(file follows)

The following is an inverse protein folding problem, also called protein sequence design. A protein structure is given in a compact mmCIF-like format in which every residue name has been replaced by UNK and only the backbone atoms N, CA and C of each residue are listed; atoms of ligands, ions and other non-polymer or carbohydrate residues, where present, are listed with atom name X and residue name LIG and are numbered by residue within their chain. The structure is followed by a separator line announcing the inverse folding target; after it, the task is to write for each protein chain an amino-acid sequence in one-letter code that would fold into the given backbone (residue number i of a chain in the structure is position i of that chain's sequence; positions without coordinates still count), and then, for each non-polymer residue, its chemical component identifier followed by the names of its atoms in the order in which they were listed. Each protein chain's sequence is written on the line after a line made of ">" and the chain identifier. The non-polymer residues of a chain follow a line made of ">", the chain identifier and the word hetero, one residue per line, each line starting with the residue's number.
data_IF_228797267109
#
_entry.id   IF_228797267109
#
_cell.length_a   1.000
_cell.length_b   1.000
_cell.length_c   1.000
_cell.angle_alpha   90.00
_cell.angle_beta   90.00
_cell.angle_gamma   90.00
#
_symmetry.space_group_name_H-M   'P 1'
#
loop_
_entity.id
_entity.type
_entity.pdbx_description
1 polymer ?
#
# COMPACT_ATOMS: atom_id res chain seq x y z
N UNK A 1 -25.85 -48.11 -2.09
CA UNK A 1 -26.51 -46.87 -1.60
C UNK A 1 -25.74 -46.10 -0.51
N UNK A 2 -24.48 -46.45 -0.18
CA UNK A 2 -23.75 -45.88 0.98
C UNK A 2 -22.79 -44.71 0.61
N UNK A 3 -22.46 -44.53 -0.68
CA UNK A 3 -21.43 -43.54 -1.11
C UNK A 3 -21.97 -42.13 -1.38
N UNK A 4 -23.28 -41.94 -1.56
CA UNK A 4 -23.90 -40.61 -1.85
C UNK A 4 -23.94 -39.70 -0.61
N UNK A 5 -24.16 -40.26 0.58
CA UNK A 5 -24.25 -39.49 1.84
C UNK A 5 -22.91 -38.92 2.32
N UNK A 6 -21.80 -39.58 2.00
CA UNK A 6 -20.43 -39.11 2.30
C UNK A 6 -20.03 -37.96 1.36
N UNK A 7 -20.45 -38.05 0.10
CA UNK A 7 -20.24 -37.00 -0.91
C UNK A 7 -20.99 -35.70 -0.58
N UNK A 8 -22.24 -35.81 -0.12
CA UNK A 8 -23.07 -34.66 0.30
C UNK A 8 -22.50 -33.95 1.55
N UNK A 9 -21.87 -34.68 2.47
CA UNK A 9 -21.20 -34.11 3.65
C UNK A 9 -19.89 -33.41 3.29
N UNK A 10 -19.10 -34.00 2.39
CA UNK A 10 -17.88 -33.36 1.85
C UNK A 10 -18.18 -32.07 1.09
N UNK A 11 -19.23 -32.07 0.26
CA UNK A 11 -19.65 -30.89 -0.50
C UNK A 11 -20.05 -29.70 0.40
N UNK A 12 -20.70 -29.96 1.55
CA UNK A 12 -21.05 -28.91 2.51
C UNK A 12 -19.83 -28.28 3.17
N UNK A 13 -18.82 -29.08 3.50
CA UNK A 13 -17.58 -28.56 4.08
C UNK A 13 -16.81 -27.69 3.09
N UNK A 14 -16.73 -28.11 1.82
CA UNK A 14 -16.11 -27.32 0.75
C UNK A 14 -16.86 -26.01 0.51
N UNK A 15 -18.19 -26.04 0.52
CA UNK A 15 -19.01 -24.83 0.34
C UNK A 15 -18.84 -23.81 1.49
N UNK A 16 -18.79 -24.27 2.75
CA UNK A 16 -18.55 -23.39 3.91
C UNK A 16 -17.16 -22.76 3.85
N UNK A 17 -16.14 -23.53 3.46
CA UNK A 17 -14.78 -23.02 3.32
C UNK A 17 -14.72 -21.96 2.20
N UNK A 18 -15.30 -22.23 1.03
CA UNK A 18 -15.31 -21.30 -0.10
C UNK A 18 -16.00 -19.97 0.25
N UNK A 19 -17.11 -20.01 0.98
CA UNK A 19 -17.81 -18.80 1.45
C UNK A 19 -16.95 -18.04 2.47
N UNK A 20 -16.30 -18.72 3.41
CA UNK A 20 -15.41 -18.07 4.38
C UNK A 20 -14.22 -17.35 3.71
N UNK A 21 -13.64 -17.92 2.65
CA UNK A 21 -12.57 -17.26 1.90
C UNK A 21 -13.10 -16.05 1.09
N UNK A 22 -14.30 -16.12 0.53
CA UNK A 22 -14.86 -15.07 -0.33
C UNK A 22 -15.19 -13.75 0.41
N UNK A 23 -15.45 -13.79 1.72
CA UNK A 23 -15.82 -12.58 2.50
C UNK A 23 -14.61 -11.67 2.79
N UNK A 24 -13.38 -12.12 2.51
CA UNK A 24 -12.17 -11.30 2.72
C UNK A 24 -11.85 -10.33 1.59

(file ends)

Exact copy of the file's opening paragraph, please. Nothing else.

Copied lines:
The following is an inverse protein folding problem, also called protein sequence design. A protein structure is given in a compact mmCIF-like format in which every residue name has been replaced by UNK and only the backbone atoms N, CA and C of each residue are listed; atoms of ligands, ions and other non-polymer or carbohydrate residues, where present, are listed with atom name X and residue name LIG and are numbered by residue within their chain. The structure is followed by a separator line announcing the inverse folding target; after it, the task is to write for each protein chain an amino-acid sequence in one-letter code that would fold into the given backbone (residue number i of a chain in the structure is position i of that chain's sequence; positions without coordinates still count), and then, for each non-polymer residue, its chemical component identifier followed by the names of its atoms in the order in which they were listed. Each protein chain's sequence is written on the line after a line made of ">" and the chain identifier. The non-polymer residues of a chain follow a line made of ">", the chain identifier and the word hetero, one residue per line, each line starting with the residue's number.